Jewish, Muslim groups voice concerns over Musk Twitter takeover


Jewish, Muslim groups voice concerns over Musk Twitter takeover

Muslim and Jewish organizations are expressing concern about billionaire Elon Musk’s impending ownership of Twitter, warning that the aerospace tycoon could roll back moderation policies and unleash a new wave of harassment against religious minorities often targeted on the platform.

“It strikes me as deeply troubling and potentially dangerous that two people — Musk and (Facebook co-founder) Mark Zuckerberg — essentially control the public square,” Jonathan Greenblatt, CEO of the Anti-Defamation League, said in a statement. “That seems like a sad day for democracy.”

Twitter announced on Monday (April 25) that Musk will take over the company, with the deal expected to finalize sometime in the next three to six months. Musk has been a frequent critic of the platform’s current moderating policies, and his expressed goals for the platform under his leadership have centered on free speech.

But since the announcement, Musk has promoted criticism of Twitter on the platform, and company staffers have reportedly expressed concern he may undo long-standing efforts to moderate content.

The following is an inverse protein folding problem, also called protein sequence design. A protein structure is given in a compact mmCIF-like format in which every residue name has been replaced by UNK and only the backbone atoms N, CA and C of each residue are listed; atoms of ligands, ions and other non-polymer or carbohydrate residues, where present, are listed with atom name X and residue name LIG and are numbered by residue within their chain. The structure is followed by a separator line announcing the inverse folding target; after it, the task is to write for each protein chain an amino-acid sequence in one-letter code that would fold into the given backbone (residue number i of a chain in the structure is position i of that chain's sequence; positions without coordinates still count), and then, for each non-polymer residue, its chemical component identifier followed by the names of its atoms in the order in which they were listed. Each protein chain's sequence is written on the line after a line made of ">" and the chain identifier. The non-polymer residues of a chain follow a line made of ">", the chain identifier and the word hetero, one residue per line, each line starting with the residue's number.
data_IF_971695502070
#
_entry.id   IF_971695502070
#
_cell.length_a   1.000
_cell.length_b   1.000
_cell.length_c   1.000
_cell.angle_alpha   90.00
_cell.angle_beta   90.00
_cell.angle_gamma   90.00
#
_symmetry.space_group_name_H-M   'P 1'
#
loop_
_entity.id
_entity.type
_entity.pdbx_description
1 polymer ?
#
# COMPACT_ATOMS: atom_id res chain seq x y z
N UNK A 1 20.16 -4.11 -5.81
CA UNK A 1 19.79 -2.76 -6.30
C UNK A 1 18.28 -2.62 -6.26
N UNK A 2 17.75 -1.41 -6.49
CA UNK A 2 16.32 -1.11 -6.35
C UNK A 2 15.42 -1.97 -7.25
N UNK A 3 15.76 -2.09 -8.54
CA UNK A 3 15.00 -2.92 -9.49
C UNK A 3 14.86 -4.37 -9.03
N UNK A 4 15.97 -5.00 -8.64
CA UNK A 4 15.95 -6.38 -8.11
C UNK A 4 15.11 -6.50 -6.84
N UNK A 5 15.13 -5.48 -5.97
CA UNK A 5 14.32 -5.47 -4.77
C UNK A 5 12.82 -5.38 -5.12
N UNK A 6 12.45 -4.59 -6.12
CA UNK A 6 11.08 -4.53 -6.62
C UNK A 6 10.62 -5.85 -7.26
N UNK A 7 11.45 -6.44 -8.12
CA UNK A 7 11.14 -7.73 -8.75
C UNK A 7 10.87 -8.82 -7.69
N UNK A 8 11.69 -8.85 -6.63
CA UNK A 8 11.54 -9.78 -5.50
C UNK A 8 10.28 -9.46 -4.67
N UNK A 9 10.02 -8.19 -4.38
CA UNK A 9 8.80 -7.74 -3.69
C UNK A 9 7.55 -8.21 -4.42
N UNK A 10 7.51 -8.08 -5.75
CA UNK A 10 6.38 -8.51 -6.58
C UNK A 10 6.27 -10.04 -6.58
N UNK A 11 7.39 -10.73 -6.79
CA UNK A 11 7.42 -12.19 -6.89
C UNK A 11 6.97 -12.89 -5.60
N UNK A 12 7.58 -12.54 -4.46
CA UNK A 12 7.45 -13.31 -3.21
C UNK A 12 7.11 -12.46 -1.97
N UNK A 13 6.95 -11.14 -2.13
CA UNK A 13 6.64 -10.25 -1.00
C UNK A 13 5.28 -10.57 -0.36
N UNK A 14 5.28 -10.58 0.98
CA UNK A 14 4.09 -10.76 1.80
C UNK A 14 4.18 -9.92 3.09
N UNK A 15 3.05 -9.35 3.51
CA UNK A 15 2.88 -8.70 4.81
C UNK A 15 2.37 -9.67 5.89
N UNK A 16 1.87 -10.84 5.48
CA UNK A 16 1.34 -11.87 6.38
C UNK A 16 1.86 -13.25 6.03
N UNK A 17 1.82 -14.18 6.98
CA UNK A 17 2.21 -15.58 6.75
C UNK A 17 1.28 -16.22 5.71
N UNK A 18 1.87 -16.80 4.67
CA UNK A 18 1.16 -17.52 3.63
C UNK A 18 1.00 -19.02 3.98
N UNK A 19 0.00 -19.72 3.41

Some groups — including religious organizations — have also voiced ambivalence about Musk’s interpretation of free speech.

The ADL, a Jewish civil rights organization, is one of several groups that help Twitter moderate hateful content by serving on the company’s Trust and Safety Council.  “We know firsthand that hate and extremism in digital spaces can lead to physical violence, particularly against Jews and other marginalized communities,” Greenblatt said in his statement.

In a survey conducted by the ADL in 2021, 36% of Jewish respondents said they had experienced online harassment, comparable to 33% the year before. In addition, 22% said they had experienced “severe” online harassment, slightly up from 20% in 2020.

The same survey found that 42% of Muslim respondents said they had experienced online harassment, with 32% saying the harassment they experienced was severe.

Source: Religion News Service (RNS)

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